JOHN ADAMS WRITES GENERAL BENJAMIN LINCOLN SEEKING AN APPOINTMENT FOR CAPTAIN LEMUEL CLARK, WHO LEAD THE FIRST MARINES STATIONED ON BOARD THE “USS CONSTITUTION”
ADAMS, JOHN. (1735-1826). Second President of the United States (1797-1801), Vice President under George Washington; Signer of the Declaration of Independence; U.S. Minister to Holland, France, and England. Autograph Letter Signed, “John Adams”. One full page, quarto. “Quincy”, October 25, 1802. Some chipping of paper on edges, and toning as seen, else fine condition. To “General [Benjamin] Lincoln”. Adams writes:
“Dear Sir, Captain Lemuel Clark of Boston informs me that he has a desire to be appointed under you to the place in the Customs lately filled by Col. Perkins now deceased. At his desire I can cheerfully say that I have known him from his infancy that his father was my neighbor and intimate acquaintance, from his and my youth, that I believe Captain Clark well qualified for the service, that he served through the last war by sea and by land. I do therefore heartily recommend him for the appointment. With great truth I am as ever your faithful friend — John Adams”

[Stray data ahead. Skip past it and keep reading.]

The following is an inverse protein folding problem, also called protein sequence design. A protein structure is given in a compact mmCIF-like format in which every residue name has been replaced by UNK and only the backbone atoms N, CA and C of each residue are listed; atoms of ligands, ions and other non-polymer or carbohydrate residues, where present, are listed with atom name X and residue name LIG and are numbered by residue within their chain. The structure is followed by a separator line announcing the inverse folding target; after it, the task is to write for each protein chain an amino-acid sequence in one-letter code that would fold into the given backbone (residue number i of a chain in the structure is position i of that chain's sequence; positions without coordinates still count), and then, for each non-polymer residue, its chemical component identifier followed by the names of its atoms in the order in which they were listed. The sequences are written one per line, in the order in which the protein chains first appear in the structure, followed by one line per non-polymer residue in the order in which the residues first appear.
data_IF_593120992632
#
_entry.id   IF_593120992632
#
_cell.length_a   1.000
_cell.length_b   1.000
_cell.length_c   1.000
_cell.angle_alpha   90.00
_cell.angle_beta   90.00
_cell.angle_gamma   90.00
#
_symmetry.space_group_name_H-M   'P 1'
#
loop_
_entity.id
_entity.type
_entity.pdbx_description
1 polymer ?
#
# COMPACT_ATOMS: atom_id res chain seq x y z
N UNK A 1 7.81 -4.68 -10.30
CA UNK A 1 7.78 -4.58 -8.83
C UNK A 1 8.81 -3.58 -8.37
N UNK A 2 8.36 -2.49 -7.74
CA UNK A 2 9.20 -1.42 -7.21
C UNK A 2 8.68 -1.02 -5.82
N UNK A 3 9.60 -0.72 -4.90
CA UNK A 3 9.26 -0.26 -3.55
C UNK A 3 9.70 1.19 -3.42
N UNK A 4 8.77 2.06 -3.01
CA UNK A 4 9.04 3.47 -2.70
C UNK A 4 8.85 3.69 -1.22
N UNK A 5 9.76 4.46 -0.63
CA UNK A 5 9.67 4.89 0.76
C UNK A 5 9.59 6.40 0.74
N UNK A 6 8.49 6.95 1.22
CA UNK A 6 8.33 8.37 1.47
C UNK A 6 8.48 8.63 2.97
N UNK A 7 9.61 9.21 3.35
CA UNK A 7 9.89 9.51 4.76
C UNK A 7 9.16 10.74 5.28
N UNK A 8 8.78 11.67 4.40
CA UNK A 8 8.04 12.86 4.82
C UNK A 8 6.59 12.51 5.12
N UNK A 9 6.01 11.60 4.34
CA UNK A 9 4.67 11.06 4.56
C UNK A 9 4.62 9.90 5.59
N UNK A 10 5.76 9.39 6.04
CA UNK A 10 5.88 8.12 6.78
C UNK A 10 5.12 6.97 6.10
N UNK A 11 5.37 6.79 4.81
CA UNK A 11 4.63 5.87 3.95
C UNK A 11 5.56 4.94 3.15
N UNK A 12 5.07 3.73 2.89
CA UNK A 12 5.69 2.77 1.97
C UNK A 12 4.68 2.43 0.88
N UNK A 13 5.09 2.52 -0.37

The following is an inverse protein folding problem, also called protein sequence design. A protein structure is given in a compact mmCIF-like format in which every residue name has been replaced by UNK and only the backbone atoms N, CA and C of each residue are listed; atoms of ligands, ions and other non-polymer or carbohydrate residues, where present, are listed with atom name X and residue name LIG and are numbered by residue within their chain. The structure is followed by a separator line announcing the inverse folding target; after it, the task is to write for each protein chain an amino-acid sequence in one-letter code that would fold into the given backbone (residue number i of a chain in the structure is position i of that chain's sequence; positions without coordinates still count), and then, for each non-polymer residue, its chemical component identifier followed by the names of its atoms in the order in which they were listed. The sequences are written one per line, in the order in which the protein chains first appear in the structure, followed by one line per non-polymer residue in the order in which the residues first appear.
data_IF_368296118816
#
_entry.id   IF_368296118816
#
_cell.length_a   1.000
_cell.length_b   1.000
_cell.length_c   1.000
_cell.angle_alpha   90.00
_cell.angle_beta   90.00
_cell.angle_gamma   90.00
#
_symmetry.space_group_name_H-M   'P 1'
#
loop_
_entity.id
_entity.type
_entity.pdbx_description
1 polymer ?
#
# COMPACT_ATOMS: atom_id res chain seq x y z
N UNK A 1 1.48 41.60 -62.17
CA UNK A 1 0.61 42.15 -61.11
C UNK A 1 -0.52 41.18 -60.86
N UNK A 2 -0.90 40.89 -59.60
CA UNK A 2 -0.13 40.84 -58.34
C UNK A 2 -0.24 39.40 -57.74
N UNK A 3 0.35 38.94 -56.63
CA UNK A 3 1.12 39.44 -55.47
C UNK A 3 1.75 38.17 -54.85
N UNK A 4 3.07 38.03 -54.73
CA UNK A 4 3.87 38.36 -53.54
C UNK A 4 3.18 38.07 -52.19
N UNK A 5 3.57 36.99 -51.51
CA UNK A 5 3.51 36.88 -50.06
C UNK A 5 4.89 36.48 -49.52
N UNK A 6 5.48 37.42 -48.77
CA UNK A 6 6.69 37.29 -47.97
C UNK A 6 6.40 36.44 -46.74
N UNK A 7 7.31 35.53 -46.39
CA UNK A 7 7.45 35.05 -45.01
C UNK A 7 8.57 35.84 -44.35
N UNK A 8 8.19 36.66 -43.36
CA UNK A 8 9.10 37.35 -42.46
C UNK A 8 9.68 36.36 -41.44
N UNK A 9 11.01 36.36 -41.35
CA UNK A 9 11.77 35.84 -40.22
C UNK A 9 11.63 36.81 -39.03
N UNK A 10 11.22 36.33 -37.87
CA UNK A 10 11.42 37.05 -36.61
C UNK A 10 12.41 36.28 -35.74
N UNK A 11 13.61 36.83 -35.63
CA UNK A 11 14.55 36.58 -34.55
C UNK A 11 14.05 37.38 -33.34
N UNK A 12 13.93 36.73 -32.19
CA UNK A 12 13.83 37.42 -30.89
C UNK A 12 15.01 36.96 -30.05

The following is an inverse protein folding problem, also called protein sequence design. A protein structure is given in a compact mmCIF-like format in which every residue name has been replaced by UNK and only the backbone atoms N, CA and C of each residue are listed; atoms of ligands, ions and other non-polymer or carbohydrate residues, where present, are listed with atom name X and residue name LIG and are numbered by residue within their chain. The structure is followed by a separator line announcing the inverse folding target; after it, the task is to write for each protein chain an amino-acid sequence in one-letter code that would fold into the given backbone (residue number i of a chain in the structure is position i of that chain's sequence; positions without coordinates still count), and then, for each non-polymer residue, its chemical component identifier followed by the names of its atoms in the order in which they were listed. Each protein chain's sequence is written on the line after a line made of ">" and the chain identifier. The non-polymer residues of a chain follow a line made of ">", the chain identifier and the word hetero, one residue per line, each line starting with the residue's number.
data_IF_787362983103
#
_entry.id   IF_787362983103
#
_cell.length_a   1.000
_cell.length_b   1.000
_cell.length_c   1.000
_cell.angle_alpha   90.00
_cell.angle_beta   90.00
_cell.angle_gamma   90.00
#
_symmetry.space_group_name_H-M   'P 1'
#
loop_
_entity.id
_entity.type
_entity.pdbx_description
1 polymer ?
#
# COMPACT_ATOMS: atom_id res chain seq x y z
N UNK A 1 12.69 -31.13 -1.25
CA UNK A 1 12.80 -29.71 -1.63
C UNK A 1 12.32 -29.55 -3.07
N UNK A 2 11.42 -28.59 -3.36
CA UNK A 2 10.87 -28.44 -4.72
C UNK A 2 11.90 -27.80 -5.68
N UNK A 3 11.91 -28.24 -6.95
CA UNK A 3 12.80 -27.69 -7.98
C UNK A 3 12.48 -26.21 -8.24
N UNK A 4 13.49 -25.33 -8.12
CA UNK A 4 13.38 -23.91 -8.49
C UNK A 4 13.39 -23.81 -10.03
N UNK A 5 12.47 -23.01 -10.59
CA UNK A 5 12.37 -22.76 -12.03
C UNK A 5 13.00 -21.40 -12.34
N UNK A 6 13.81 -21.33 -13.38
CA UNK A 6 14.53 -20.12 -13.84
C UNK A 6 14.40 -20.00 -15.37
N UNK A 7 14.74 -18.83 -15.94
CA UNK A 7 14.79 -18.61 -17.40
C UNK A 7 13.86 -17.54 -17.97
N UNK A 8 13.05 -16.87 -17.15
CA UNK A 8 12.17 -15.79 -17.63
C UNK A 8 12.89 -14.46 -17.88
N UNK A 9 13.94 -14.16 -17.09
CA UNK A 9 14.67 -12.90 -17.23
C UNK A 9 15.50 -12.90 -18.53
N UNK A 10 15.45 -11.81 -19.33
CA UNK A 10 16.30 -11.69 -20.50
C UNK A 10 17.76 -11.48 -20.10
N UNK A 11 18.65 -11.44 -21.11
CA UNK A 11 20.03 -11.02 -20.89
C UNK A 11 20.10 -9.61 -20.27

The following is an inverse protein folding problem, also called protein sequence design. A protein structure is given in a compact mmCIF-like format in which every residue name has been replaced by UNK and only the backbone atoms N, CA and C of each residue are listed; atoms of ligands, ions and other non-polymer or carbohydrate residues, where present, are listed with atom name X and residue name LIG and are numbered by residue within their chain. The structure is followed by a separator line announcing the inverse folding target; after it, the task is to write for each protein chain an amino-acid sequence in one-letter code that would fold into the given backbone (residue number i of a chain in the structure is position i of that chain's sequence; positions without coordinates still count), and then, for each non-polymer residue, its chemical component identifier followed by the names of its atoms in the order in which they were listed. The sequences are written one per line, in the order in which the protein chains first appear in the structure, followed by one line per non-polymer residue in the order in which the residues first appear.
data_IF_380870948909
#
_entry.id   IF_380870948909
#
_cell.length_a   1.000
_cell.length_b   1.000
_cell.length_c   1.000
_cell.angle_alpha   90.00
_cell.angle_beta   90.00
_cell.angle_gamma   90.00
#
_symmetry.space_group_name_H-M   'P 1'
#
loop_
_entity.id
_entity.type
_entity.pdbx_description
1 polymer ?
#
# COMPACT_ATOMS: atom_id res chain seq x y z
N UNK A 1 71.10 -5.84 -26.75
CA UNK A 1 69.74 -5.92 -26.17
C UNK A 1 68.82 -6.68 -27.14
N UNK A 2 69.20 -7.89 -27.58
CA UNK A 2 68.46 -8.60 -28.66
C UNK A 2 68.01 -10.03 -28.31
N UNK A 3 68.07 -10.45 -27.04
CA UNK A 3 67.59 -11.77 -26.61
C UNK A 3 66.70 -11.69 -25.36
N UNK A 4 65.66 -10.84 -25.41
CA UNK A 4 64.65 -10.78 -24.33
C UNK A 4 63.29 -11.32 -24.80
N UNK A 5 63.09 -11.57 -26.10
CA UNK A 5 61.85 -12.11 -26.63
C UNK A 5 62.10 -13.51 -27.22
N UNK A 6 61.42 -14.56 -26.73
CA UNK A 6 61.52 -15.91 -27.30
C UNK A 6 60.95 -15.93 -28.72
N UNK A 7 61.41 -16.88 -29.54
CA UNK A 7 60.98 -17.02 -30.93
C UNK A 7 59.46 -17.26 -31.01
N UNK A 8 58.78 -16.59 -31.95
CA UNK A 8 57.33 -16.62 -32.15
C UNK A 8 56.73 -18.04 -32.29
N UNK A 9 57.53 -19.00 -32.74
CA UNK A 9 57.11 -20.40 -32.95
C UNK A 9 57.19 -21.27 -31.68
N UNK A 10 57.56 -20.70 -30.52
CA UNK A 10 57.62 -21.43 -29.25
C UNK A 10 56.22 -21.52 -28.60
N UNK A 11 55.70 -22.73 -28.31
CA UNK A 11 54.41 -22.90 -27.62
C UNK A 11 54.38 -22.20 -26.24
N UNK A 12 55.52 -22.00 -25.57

With Thomas Jefferson’s defeat of John Adams in the Presidential Election of 1800, the Federalist Party, in power since the election of George Washington twelve years earlier, found itself the opposition party for the first time. While the Federalists would never regain control of the Presidency or the Congress, they continued to be a major political power in New England and the Northeast for several years. Benjamin Lincoln, a leading Massachusetts Federalist and former Major General in the Continental Army, was appointed collector of the Port of Boston in 1789 during Washington’s first year in office. For the remainder of Washington’s two terms as President, and through Adams’ time as Chief Executive, Lincoln remained an ardent supporter of Federalist policy, and, even after Jefferson took the oath of office, he continued to provide his support to the Federalist Party. With the Republican Party now in control, Lincoln became a target of increasingly harsh partisan attacks. By the time Adams’ request that Captain Lemuel Clark, former commander of the first marines dispatched to serve on the U.S.S. Constitution, be given the newly vacant position of Inspector and Measurer of Boston, Lincoln was already finding that his political pull was steadily diminishing. Lincoln stood against these partisan attacks for seven years, before he was finally forced to resign the office of collector in 1809.